A Brief History

Like most writers, my writing journey began as a small child and has been long and convoluted. My love of scribbling began at a young age but by the time I was a teenager, I’d been diverted into academic pursuits and scrutiny of text. It was only when I became an English teacher (in my early twenties) that I remembered my love of writing and realised that my only aspiration as a teacher was to kindle this love in my students. Realising that school wasn’t the right place for me, I spent the next decade working with disadvantaged groups as a youth and community worker, always with a focus on inspiring client groups to find their voices and express their truth through words.

In the late 1990s I enrolled on a WEA Creative Writing course and quickly moved onto the MA in Writing at Sheffield Hallam University as a poet, where I received a distinction for my burgeoning novel. Like many writers, I decided to give up my day job to pursue fame and fortune but, even though the first agent I sent my novel to proclaimed that it “could be a bestseller making hundreds of thousands of pounds”, twenty years later, I was still chasing the elusive book deal and had long-since gone back to work!  

Photo credit Simon Veit Wilson

Photo credit Simon Veit Wilson

Since then, I have continued on my journey towards finding my own voice, whilst also working to inspire and support other writers along the way. In 2013, I won a Northern Writers Award for my young adult novel, Straight on till Morning (based on my experience of working with homeless young people and heroin users) and in 2015, I was commissioned by the Donor Conception Network to write the book that became Archie Nolan: Family Detective. Three weeks after the book launch, my mother died of cancer and twelve weeks after this, my new partner, Blacksmith Paul died suddenly and traumatically.

As a natural reaction, I turned to writing to support myself through the years that followed, posting my poems and reflections on grief on a blog which became Swimming through Clouds. Through writing the blog, I helped myself to come to terms with loss and found myself, inadvertently, helping other people who had experienced bereavements. The blog has been read 150,000 times and has lead to me writing on grief for The Huffington Post. The book of the blog, Dear Blacksmith will be released by Valley Press on January 31st 2020.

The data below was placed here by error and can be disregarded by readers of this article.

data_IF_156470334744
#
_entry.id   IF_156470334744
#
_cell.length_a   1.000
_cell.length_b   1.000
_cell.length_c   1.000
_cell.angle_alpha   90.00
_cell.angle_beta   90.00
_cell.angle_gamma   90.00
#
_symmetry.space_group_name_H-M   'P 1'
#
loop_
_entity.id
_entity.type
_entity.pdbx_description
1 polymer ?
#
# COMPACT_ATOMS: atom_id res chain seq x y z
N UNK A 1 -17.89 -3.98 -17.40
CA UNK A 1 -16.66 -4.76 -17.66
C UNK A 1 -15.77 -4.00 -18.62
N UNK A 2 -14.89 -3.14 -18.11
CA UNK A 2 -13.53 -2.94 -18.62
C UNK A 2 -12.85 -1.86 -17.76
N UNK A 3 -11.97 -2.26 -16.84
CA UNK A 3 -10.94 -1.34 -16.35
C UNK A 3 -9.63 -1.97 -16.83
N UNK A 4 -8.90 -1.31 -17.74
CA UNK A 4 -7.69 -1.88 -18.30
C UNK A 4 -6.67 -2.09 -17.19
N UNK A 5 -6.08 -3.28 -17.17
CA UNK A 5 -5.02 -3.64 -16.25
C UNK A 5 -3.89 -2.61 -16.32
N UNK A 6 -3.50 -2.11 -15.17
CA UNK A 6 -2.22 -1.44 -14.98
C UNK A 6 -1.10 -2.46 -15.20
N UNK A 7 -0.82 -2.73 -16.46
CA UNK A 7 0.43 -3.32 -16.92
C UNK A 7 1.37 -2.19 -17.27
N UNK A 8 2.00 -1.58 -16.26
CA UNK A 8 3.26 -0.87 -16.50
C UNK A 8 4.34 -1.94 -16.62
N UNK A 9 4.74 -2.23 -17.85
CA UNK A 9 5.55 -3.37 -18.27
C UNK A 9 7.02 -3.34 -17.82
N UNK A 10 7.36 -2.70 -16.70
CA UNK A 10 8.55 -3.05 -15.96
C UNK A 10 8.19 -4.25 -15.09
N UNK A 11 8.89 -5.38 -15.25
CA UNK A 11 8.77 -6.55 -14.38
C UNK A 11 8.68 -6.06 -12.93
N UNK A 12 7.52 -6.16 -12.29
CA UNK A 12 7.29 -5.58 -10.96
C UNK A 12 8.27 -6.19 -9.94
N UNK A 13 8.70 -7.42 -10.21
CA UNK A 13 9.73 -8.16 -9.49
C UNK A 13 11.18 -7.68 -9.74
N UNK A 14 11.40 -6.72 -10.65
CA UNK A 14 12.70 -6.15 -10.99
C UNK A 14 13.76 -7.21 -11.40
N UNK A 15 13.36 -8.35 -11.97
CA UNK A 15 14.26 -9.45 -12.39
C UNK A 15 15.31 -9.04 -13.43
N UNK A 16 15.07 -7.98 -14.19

In the meantime, I have always worked with literature, both in Sheffield and beyond, often using my own experiences as the catalyst for new projects and initiatives to help other writers. In 2004, I founded the Sheffield Young Writers, a pioneering young writers’ project and later, worked with Signposts South Yorkshire to lay the foundations for further young writers’ provision. In addition, I worked for several years as a project manager for Signposts / Writing Yorkshire and as a consultant for The Reading Agency, Booktrust, The National Literacy Trust and Arts Council England, helping to shape policy for young writers and readers.

Later, I co-founded the Sheffield Novelists and established Bank Street Writers (now Blank Street Writers) to provide a home for emerging writers who had graduated from young writers’ projects. I was also instrumental in initiating the Sheffield Novel Slam, an event which arose out of my jealousy towards aspiring poets who seemed to have more limelight!

Since 2014, I have been facilitating my much-loved writing Get Writing workshops and running Children’s Writing Clubs on a freelance basis whilst supporting other writers as a coach and mentor. As a self-employed, single parent and writer, I am very familiar with the struggles of writers and creatives and the isolation that comes from working alone, from home, on projects which require nurture and support.

Creating a Hub for writers has been a long-held aspiration for me, arising out of my desire to reduce this isolation and to provide writers with the community and resources they need in order to flourish. Since the demise of Writing Yorkshire, I have been looking for a partner to make this dream a reality and I am delighted to have found this partner in Kurious. The Writers Hub launches on October 12th. You can find out more about it here: www.kurious.art I look forward to welcoming you into the new space and to helping you along your own writing journey, wherever it may take you.

 

 
 
Why I Write.jpg

Why I Write

A piece I wrote a few years ago as a writing exercise.

I write because what else is there but the flow of ink on paper?

Because, sitting here with this pen in my hand,

hearing the pens of neighbours pouring forth, I feel at home.

I feel whole. I feel this is where I belong.

And sometimes, all of life feels a distraction from this motion of pen on paper, of fingers on keyboard.


I write to give voice to the secrets of my heart,

to be voluble and free like a babbling brook flowing

out into the endless ocean.

I write to heal, to hear, to be understood.

Maybe I write to be loved.


I write to explore, to travel, to wander and wonder

into the places that others can't reach,

that others fear to go.

I write to jump naked into the abyss, knowing that words will catch me.


You say my life has been interesting,

Yes, I say, but not happy.

I follow the interest and it leads me to places a wiser person would not go.

But it is better to have loved and lost than never to have loved at all.

Better to say it, do it, live it, than regret it.

Better to pick daisies while we still can.


And maybe happiness is not something to strive for anyway.

Maybe interesting is enough.

Maybe life provides the spark, the food, the material.

And writing is my joy.